The last-standing Confederate statue in Virginia's capital has been removed.
On Monday (December 12), a statue of Confederate General A.P. Hill was removed from its base in the city of Richmond, which served as the capital of the Confederacy for most of the Civil War, the Associated Press reports.
The city removed its other Confederate monuments in the wake of George Floyd's killing, which sparked a national racial reckoning in 2020. The removal of Hill's statue, however, proved to be more complicated as it sat above the general's remains.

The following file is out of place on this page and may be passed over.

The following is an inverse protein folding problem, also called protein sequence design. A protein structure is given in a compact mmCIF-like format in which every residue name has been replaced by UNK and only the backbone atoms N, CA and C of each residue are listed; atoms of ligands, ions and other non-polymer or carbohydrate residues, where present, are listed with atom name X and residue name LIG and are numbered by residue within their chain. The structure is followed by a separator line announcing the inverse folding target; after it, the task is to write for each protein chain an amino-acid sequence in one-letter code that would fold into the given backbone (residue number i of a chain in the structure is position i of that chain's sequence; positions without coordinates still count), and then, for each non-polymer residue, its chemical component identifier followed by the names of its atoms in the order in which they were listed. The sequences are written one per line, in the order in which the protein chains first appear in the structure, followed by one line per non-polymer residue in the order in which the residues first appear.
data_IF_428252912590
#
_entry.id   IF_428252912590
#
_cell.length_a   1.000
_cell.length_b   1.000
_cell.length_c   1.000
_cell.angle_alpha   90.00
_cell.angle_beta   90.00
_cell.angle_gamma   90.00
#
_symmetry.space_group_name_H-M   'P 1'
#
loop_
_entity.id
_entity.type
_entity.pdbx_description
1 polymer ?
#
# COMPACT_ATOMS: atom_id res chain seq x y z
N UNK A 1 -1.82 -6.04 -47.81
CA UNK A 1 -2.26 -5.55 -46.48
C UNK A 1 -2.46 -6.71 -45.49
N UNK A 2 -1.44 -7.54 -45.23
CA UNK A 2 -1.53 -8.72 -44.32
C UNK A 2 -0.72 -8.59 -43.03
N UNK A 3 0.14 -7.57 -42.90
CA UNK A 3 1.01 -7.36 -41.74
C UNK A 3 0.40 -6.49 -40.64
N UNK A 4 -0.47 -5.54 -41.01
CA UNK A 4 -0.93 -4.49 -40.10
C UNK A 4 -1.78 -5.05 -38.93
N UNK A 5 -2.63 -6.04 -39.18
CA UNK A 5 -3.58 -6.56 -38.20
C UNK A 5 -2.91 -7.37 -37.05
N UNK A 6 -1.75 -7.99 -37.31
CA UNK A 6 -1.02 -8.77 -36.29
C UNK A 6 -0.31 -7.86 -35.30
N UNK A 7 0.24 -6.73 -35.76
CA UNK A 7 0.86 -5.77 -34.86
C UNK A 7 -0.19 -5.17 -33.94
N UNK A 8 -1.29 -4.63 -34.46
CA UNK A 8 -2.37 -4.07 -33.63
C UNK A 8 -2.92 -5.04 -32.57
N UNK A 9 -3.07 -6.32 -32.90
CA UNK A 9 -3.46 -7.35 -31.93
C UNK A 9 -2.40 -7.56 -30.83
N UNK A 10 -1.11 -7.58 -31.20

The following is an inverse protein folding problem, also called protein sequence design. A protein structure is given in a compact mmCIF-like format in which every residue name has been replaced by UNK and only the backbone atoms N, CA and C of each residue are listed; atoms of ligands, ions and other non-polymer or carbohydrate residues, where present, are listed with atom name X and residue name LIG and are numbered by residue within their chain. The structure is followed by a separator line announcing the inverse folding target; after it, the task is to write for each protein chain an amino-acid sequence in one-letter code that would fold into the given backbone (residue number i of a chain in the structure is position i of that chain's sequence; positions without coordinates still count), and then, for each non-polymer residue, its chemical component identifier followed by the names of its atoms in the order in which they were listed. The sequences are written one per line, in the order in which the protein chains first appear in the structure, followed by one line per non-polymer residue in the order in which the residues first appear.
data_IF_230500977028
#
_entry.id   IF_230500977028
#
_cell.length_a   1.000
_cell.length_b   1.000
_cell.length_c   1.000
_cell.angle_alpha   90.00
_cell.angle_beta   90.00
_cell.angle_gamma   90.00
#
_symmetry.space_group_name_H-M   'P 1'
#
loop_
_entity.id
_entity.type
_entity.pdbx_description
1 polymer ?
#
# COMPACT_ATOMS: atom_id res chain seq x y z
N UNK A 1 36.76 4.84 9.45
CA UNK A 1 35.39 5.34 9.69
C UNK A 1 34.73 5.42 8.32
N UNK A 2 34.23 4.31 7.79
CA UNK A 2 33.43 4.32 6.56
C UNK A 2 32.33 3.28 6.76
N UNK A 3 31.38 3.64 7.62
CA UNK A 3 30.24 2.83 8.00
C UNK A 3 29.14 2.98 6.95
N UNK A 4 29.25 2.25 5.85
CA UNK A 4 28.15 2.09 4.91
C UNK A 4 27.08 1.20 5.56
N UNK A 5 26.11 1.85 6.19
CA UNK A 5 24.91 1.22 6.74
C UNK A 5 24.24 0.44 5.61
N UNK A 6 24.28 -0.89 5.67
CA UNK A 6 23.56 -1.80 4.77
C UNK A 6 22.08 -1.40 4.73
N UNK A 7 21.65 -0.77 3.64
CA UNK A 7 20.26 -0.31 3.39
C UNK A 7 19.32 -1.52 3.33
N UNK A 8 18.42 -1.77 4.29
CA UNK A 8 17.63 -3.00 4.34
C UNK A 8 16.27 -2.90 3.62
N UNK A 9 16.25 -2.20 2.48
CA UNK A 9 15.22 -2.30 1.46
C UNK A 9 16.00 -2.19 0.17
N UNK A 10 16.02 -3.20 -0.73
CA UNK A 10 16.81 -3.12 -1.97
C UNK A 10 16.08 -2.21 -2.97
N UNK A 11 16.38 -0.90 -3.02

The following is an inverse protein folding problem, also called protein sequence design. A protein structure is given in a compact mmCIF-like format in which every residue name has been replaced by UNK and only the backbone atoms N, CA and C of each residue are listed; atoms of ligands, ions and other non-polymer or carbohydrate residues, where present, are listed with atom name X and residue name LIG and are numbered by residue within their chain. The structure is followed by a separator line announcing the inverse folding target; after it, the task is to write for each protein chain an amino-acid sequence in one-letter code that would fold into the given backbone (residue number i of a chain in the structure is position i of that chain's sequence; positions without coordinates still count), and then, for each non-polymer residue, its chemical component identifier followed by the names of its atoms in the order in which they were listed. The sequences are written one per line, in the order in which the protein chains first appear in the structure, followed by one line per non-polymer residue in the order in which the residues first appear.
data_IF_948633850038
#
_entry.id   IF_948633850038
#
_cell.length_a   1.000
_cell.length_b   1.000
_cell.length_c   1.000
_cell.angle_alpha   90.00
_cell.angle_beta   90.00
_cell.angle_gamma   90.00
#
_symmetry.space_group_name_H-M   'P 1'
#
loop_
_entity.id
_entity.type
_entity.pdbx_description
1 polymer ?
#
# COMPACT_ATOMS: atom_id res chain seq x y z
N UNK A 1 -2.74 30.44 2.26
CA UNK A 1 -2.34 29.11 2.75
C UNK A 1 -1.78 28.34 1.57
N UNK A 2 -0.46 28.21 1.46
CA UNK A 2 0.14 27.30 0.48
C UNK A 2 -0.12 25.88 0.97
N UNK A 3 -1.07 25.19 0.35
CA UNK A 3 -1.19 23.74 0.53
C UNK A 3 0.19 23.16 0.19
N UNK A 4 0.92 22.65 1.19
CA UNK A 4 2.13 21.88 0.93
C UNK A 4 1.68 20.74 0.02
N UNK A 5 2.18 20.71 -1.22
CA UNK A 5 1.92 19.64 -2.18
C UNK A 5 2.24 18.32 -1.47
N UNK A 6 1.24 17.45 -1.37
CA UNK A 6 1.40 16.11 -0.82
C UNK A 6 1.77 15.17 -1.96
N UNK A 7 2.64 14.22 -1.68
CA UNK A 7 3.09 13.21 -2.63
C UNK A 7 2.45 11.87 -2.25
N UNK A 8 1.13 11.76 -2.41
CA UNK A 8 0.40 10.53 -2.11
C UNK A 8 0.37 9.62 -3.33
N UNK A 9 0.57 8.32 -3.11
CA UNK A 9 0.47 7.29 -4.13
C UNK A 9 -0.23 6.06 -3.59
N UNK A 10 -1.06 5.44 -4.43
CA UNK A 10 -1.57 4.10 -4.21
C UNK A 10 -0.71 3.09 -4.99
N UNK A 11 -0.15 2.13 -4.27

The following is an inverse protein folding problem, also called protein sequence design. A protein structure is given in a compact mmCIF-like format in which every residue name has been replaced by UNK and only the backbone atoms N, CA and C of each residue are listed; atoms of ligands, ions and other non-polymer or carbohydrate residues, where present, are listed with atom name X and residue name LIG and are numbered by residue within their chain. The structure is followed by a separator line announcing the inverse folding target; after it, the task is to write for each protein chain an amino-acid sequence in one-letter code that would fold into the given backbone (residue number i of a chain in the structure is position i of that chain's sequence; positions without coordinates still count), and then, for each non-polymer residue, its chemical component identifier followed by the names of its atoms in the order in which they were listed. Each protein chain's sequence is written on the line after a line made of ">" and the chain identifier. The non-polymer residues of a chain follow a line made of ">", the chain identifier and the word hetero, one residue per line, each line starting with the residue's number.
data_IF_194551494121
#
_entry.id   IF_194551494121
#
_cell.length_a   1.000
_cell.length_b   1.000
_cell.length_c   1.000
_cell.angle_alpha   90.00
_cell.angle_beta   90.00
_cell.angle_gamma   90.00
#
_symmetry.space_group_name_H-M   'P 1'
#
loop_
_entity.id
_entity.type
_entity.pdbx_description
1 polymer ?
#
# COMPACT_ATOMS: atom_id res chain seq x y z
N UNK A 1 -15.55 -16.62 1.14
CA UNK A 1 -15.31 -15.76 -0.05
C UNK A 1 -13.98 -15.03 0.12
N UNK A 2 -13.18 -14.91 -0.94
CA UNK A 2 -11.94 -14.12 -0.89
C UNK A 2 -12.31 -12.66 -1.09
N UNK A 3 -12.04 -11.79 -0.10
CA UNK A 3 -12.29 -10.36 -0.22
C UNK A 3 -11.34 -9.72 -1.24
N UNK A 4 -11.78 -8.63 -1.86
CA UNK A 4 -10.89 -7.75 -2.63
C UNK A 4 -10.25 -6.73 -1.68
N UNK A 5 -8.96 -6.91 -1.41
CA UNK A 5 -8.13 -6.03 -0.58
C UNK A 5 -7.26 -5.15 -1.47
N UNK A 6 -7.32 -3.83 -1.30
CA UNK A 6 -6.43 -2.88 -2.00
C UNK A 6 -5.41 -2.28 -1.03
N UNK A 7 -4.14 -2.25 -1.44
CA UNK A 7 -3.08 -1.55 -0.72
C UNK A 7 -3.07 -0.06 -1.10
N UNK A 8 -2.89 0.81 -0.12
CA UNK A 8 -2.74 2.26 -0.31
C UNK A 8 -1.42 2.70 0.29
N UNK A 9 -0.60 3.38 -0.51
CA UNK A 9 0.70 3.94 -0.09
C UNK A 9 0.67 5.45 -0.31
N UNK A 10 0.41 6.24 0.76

In September, attorneys for Hill’s indirect descendants agreed to have his remains moved to a cemetery in Culpeper, near where the Confederate leader was born. Plaintiffs in the case argued that the statue's ownership should be transferred in hopes of moving it to a battlefield also located in Culpeper.
However, Circuit Court Judge David Eugene Cheek Sr. ruled the following month that city officials, and not descendants, would hold the decision of where the statue would go next.
The statue has been given to the Black History Museum and Cultural Center of Virginia.